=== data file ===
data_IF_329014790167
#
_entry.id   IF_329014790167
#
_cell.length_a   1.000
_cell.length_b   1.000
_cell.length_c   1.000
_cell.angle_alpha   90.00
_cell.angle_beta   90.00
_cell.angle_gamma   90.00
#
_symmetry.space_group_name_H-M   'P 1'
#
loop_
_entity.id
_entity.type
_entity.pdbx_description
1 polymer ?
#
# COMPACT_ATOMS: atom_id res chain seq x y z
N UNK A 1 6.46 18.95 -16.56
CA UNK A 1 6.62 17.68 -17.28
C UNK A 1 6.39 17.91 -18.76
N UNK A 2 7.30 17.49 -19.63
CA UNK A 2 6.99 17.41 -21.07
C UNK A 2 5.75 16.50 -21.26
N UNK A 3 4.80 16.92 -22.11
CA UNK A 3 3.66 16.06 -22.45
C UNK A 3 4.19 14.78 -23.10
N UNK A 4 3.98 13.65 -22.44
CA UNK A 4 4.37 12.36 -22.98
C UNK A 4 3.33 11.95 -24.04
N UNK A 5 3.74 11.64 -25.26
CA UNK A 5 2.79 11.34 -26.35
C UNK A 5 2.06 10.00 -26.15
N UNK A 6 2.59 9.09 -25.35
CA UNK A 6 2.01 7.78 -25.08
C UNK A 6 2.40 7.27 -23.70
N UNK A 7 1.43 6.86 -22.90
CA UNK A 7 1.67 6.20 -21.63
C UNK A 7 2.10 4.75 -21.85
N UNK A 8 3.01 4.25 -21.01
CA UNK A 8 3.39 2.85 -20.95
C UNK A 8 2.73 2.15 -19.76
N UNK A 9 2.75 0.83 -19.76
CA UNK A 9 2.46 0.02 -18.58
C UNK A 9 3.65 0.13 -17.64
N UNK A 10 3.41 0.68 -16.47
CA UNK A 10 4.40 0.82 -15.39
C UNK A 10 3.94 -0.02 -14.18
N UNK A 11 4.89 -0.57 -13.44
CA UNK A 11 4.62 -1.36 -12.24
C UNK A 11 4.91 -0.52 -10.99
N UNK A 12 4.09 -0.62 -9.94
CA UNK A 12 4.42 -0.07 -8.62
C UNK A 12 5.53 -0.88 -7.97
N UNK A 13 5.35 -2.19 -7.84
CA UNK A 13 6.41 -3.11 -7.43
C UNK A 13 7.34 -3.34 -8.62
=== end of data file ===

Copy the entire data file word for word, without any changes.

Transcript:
data_IF_329014790167
#
_entry.id   IF_329014790167
#
_cell.length_a   1.000
_cell.length_b   1.000
_cell.length_c   1.000
_cell.angle_alpha   90.00
_cell.angle_beta   90.00
_cell.angle_gamma   90.00
#
_symmetry.space_group_name_H-M   'P 1'
#
loop_
_entity.id
_entity.type
_entity.pdbx_description
1 polymer ?
#
# COMPACT_ATOMS: atom_id res chain seq x y z
N UNK A 1 6.46 18.95 -16.56
CA UNK A 1 6.62 17.68 -17.28
C UNK A 1 6.39 17.91 -18.76
N UNK A 2 7.30 17.49 -19.63
CA UNK A 2 6.99 17.41 -21.07
C UNK A 2 5.75 16.50 -21.26
N UNK A 3 4.80 16.92 -22.11
CA UNK A 3 3.66 16.06 -22.45
C UNK A 3 4.19 14.78 -23.10
N UNK A 4 3.98 13.65 -22.44
CA UNK A 4 4.37 12.36 -22.98
C UNK A 4 3.33 11.95 -24.04
N UNK A 5 3.74 11.64 -25.26
CA UNK A 5 2.79 11.34 -26.35
C UNK A 5 2.06 10.00 -26.15
N UNK A 6 2.59 9.09 -25.35
CA UNK A 6 2.01 7.78 -25.08
C UNK A 6 2.40 7.27 -23.70
N UNK A 7 1.43 6.86 -22.90
CA UNK A 7 1.67 6.20 -21.63
C UNK A 7 2.10 4.75 -21.85
N UNK A 8 3.01 4.25 -21.01
CA UNK A 8 3.39 2.85 -20.95
C UNK A 8 2.73 2.15 -19.76
N UNK A 9 2.75 0.83 -19.76
CA UNK A 9 2.46 0.02 -18.58
C UNK A 9 3.65 0.13 -17.64
N UNK A 10 3.41 0.68 -16.47
CA UNK A 10 4.40 0.82 -15.39
C UNK A 10 3.94 -0.02 -14.18
N UNK A 11 4.89 -0.57 -13.44
CA UNK A 11 4.62 -1.36 -12.24
C UNK A 11 4.91 -0.52 -10.99
N UNK A 12 4.09 -0.62 -9.94
CA UNK A 12 4.42 -0.07 -8.62
C UNK A 12 5.53 -0.88 -7.97
N UNK A 13 5.35 -2.19 -7.84
CA UNK A 13 6.41 -3.11 -7.43
C UNK A 13 7.34 -3.34 -8.62